طراحی قوانین با هدف قرار دادن برای همکاری سیاست های پولی بین المللی
|کد مقاله||سال انتشار||مقاله انگلیسی||ترجمه فارسی||تعداد کلمات|
|25959||2006||34 صفحه PDF||سفارش دهید||17016 کلمه|
Publisher : Elsevier - Science Direct (الزویر - ساینس دایرکت)
Journal : Journal of Monetary Economics, Volume 53, Issue 3, April 2006, Pages 473–506
This study analyzes a two-country dynamic general equilibrium model with nominal rigidities, monopolistic competition and producer currency pricing. A quadratic approximation to the utility of the consumers is derived and assumed as the policy objective function of the policymakers. It is shown that only under special conditions there are no gains from cooperation and moreover that the paths of the exchange rate and prices in the constrained-efficient solution depend on the kind of disturbance that affects the economy. Despite this result, simple targeting rules that involve only targets for the growth of output and for both domestic GDP and CPI inflation rates can replicate the cooperative allocation.
The previous quotation outlines the basic idea behind the literature on international monetary policy cooperation in the 1980s and 1990s. The existence of externalities, whether positive or negative, is the source of a need of international monetary cooperation when countries do not internalize the effects of their actions on other countries. In this study, we depart from the previous literature, discussed among others in Canzoneri and Gray (1985), Canzoneri and Henderson (1991), and Persson and Tabellini (1995), by considering a two-country model in which both the structure of the economy and the welfare criteria of the policymakers are derived from microfoundations. We revisit the scope for international monetary policy cooperation in a world in which goods and capital markets are perfectly integrated and where the disturbances that affect the economies originate from productivity, public expenditure and mark-up shocks. We are not the first to address this issue in a microfounded model.2 However, our contribution to the literature is to use a linear-quadratic solution method, as discussed in Benigno and Woodford (2005), to allow a direct comparison of the objective functions of the policymakers and the structure of the economies with the ones that were assumed in the previous literature. In a two-country open-economy model, we derive a quadratic utility-based objective function for each policymaker. As a difference with respect to the aforementioned literature, these objectives are not only quadratic in domestic output gap and producer inflation but contain other targets for the terms-of-trade, foreign output gap and producer inflation. We analyze the cooperative and non-cooperative allocation. First, our analysis shows that it is not possible to give a conclusive prescription on which exchange-rate regime can enforce cooperation except for saying that it should be contingent on the kind of disturbance that hits the economies. As in Devereux and Engel (2003) and Obstfeld and Rogoff (2002), the exchange rate should float in order to accommodate asymmetric productivity shocks mirroring Friedman's prescription for flexible exchange rates.3 Monetary policymakers are then left with the role of pursuing the domestic goal of price stability. On the opposite, when the economy is hit by other shocks, as mark-up disturbances, the optimal cooperative outcome might imply a stable exchange rate. Prices and outputs should move to accommodate the shock. Second, our model suggests that in general there are gains from cooperation.4 The driving force steams from the same terms-of-trade externality that was central in the previous literature. However, the existence of gains from cooperation depends on the interaction between the terms-of-trade externality and the model's distortions in terms of rigidity of prices and monopoly power in the goods market. At a first sight, these results would suggest that the task of designing institutions that can implement the cooperative solution is a difficult one, since it would require to specify some control of the exchange rate conditional on the type of disturbance that occurs. Despite this initial premise, we show that it is still possible to design simple monetary institutions that can implement the optimal cooperative outcome. We appeal to the concept of targeting rules proposed by Svensson, 2002, Svensson, 2003 and Svensson, 2004, as implemented by Giannoni and Woodford (2002). Our targeting rules involve only a combination of domestic targets, both GDP and CPI inflation rates and domestic output, with no explicit target for the nominal exchange rate. In short, policymakers that act in their self-interest do not generally achieve outcomes that are optimal from a global perspective. However, it still possible that monetary institutions can be designed with self-oriented targets that maintain enough flexibility to accommodate also external objectives and solve the problem of international monetary policy cooperation. The paper is structured as follows. Section 1 presents the structure of the model. Section 2 presents the cooperative and non-cooperative problems. Section 3 solves the problems in a log-linear approximation to the solution under the special condition that the monopolistic distortions are completely neutralized. Section 4 presents the general case. Section 5 concludes.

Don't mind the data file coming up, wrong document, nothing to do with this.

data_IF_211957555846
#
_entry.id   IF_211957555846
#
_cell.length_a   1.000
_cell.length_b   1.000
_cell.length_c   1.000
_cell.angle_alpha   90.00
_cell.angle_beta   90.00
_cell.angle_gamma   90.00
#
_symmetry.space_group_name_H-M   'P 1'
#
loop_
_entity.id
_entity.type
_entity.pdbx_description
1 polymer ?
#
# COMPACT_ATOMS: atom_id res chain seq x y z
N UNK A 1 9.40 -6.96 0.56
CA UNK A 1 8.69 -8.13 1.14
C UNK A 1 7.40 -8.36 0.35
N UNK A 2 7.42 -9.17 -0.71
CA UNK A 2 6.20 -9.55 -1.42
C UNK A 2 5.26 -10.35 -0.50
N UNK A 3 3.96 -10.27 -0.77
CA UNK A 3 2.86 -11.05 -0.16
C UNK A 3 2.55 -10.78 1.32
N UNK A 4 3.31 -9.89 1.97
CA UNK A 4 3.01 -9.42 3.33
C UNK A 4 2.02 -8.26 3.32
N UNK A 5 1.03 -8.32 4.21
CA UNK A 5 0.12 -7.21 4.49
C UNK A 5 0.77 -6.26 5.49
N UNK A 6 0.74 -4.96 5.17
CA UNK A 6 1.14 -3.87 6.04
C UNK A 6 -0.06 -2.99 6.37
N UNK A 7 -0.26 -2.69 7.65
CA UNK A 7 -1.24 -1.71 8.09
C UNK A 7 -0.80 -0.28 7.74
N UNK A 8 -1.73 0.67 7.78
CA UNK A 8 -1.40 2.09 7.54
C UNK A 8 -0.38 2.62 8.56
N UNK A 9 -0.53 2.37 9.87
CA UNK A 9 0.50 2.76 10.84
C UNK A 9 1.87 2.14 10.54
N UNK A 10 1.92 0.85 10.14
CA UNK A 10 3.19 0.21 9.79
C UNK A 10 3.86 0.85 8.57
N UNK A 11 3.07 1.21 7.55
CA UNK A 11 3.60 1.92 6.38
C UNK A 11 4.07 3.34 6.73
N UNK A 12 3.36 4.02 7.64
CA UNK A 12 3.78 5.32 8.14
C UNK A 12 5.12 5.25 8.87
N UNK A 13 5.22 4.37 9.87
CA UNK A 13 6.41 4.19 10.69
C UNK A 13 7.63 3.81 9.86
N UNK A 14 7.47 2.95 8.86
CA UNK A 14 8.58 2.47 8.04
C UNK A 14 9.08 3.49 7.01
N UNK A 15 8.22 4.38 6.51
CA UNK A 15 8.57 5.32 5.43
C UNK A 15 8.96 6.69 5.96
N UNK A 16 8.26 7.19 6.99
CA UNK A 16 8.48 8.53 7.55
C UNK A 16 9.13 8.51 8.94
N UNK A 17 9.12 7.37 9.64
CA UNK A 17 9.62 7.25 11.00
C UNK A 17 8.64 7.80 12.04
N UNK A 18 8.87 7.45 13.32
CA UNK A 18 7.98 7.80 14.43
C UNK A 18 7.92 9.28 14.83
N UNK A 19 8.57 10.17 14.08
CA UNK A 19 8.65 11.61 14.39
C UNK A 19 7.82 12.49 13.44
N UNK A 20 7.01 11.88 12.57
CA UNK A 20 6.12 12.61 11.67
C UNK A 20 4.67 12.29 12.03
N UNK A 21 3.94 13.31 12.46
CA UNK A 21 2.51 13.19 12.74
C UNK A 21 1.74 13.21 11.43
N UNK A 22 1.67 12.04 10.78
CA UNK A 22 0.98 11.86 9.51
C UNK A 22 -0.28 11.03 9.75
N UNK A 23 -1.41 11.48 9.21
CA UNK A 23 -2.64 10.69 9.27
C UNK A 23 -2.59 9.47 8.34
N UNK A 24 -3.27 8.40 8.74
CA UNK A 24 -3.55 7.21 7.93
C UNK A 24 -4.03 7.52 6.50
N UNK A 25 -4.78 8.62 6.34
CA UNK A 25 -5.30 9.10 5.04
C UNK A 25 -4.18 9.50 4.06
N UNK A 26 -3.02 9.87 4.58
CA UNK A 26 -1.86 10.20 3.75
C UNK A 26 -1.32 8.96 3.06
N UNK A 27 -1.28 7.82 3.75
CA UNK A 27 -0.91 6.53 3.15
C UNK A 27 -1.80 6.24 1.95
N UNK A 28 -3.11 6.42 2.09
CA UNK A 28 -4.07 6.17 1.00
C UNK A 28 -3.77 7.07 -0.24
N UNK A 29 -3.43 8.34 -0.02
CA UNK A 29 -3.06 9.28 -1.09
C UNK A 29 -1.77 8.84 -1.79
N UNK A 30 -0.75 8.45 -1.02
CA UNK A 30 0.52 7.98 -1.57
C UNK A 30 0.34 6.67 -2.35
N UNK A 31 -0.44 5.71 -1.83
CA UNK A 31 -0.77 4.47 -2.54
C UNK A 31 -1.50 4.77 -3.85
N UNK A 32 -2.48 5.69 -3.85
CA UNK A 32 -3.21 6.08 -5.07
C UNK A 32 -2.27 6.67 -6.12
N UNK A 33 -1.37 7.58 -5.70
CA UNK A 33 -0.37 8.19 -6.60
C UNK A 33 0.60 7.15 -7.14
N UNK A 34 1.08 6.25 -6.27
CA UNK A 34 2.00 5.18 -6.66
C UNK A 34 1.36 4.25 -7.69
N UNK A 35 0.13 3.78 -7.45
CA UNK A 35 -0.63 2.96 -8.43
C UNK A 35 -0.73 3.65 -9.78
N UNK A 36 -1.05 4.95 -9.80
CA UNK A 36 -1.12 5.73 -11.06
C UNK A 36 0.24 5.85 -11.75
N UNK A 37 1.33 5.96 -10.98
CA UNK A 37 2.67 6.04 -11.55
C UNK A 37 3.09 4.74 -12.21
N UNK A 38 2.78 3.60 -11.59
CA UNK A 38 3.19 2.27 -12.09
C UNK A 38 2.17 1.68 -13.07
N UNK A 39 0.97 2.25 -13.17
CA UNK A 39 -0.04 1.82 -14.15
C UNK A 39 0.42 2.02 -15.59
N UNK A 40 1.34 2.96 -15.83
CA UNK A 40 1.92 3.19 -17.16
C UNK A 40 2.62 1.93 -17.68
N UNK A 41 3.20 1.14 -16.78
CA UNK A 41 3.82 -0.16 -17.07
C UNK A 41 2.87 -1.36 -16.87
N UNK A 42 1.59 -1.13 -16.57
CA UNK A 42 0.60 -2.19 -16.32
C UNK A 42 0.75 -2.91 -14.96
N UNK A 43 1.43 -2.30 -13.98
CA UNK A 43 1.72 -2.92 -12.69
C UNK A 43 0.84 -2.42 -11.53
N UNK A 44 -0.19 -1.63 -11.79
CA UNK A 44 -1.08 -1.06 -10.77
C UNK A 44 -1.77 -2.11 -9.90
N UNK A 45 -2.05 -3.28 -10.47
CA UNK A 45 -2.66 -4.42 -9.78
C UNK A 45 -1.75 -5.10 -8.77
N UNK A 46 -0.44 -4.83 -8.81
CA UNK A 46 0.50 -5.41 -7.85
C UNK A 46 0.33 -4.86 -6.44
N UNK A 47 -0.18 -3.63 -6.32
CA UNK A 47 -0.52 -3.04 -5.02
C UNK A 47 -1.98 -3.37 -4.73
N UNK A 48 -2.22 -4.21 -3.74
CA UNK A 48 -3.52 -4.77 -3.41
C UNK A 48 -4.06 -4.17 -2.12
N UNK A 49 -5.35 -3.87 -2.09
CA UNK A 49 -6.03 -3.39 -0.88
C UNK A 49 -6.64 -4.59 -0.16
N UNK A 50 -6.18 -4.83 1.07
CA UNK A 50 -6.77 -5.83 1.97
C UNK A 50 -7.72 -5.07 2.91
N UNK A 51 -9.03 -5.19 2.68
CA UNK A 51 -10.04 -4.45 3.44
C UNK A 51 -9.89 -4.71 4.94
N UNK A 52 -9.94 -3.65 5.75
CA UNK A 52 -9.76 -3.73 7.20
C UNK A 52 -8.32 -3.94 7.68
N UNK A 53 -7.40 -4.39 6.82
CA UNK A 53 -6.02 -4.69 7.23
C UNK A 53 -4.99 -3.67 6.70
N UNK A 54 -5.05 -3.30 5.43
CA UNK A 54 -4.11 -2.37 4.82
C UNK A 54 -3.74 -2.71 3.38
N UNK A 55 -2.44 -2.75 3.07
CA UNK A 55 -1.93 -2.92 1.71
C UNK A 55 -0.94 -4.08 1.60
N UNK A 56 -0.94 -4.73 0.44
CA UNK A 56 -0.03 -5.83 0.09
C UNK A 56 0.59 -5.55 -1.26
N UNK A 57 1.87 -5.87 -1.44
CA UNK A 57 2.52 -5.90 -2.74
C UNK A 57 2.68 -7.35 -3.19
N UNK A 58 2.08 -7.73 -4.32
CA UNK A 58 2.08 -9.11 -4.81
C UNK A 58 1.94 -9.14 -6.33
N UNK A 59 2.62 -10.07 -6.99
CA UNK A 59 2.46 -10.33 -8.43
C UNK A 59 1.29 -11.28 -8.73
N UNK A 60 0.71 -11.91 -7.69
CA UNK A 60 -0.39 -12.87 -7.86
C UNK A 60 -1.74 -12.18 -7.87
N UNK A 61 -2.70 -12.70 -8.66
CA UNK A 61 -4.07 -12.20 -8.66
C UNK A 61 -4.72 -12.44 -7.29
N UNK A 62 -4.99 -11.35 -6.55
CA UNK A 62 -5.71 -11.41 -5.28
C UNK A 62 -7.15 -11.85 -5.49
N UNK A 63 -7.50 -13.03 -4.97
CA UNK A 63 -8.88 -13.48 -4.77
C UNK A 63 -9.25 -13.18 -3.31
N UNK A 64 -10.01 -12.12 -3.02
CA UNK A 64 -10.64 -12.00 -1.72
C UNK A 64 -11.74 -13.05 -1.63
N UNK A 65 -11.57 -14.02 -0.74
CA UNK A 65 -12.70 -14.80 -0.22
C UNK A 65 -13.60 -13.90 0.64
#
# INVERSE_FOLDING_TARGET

نتیجه گیری انگلیسی
We have shown that in a two-country general equilibrium model characterized by goods and financial markets integration, the efficient paths of the exchange rate and prices depend on the source of the disturbance that hits the economy. The interaction between the existing distortions and source of disturbance generates, in general, gains from cooperation so that policymakers that maximize their own welfare behave inefficiently in the non-cooperative allocation. This lack of coordination can be amended by assigning simple targeting rules to each policymaker so that the optimal cooperative outcome can be achieved. Surprisingly, these rules depend only on domestic variables despite full goods and capital market integration. Further research should investigate the robustness of these findings for economies in which asset markets are incomplete and in which consumer prices are less responsive to exchange rate changes as in Devereux and Engel (2003). Another important open issue is the enforcement of the proposed targeting rules. We have briefly addressed this issue acknowledging that, as in previous contributions in the literature, the cooperation problem is simply shifted at the delegation stage to a supranational authority.